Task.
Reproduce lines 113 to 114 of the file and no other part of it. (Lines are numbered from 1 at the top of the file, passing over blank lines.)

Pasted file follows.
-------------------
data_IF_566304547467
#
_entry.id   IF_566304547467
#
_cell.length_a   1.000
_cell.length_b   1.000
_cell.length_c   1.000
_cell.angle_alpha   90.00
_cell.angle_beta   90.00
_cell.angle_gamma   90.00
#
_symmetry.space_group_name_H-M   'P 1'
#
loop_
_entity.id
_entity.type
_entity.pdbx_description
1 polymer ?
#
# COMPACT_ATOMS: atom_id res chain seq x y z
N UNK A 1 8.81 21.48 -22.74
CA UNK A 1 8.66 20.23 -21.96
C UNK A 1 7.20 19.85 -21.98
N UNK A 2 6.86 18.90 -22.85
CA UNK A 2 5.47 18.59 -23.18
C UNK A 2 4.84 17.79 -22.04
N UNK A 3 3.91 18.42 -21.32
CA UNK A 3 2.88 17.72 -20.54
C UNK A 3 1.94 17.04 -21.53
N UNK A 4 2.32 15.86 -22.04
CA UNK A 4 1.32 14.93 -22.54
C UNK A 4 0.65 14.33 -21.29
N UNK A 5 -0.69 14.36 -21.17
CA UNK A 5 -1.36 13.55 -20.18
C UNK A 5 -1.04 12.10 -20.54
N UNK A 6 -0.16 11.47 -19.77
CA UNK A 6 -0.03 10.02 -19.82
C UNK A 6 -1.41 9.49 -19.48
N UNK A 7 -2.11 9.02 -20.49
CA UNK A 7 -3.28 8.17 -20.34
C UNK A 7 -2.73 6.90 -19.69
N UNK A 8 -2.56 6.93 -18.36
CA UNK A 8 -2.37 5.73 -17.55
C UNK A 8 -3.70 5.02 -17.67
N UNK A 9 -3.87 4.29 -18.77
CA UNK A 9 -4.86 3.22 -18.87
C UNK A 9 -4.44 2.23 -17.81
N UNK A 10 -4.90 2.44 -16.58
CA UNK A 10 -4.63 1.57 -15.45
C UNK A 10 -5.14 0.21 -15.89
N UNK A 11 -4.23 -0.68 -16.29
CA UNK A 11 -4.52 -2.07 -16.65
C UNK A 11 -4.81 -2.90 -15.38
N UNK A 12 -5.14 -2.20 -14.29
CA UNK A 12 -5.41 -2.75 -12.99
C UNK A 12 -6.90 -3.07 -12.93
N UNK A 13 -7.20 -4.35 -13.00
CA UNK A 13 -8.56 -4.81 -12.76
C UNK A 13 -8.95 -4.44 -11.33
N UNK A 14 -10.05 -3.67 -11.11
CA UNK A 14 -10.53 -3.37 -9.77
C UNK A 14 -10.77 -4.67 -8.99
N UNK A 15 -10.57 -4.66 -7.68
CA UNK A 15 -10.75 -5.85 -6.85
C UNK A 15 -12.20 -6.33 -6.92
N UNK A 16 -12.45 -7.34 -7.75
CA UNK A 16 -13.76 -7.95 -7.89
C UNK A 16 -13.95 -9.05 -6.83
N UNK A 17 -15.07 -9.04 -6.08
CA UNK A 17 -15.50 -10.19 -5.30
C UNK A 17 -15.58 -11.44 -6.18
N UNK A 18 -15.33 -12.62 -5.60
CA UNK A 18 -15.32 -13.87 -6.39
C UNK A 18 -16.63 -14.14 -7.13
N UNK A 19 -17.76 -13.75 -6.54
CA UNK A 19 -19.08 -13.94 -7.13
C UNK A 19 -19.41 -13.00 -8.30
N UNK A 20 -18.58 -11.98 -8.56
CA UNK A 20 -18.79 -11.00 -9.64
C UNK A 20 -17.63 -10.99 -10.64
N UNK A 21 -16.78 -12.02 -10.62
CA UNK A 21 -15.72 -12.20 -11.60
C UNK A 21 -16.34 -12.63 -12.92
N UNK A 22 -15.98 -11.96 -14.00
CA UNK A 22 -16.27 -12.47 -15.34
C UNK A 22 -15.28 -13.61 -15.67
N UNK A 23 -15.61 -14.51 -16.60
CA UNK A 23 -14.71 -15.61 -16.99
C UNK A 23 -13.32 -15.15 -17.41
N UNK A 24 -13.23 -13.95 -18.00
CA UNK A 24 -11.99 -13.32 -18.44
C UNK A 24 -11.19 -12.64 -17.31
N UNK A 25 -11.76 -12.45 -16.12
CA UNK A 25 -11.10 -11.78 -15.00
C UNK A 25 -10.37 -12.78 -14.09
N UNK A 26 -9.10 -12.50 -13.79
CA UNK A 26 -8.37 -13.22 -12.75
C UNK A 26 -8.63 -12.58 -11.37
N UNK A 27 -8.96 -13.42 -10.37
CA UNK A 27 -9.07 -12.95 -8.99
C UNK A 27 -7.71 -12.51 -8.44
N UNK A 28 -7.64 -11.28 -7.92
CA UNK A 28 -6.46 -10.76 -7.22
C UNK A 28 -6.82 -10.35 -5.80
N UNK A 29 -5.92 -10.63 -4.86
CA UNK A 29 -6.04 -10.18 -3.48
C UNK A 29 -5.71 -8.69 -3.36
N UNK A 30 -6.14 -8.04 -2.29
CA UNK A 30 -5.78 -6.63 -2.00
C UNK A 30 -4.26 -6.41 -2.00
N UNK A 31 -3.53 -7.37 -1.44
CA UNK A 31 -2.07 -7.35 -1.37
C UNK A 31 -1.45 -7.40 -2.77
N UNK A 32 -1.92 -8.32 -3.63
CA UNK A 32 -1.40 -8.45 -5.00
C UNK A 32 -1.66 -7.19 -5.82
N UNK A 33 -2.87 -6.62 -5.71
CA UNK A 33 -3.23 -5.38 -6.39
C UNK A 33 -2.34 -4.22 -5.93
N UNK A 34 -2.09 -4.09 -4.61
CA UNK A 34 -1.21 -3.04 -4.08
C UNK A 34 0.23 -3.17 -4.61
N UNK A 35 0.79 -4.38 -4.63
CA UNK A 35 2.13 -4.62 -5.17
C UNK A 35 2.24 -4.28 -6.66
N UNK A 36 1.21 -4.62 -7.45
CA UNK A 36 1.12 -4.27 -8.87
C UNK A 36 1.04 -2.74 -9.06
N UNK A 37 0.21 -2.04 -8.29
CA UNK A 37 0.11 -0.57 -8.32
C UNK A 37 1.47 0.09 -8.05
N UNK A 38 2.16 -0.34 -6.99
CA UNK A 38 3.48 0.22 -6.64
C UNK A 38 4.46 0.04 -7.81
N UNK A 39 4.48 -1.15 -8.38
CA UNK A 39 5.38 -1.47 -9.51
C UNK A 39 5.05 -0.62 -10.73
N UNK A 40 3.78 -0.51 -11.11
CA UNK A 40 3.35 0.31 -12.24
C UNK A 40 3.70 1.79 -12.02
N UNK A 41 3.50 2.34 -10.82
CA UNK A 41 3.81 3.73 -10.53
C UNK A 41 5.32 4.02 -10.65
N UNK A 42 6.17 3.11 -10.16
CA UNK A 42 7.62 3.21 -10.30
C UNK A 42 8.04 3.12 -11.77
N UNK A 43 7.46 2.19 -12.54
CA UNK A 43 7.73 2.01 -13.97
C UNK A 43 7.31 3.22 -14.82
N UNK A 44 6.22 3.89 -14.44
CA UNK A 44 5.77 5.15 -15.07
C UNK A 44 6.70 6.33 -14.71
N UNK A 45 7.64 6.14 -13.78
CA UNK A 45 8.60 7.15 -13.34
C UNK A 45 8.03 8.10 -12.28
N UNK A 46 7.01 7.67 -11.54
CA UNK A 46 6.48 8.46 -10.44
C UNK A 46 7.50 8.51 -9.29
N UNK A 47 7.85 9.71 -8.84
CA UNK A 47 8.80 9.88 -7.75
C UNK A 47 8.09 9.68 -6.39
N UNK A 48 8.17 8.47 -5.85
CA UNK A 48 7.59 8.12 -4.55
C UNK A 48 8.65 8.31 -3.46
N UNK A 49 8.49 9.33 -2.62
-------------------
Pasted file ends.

C UNK A 31 -1.45 -7.40 -2.77
N UNK A 32 -1.92 -8.32 -3.63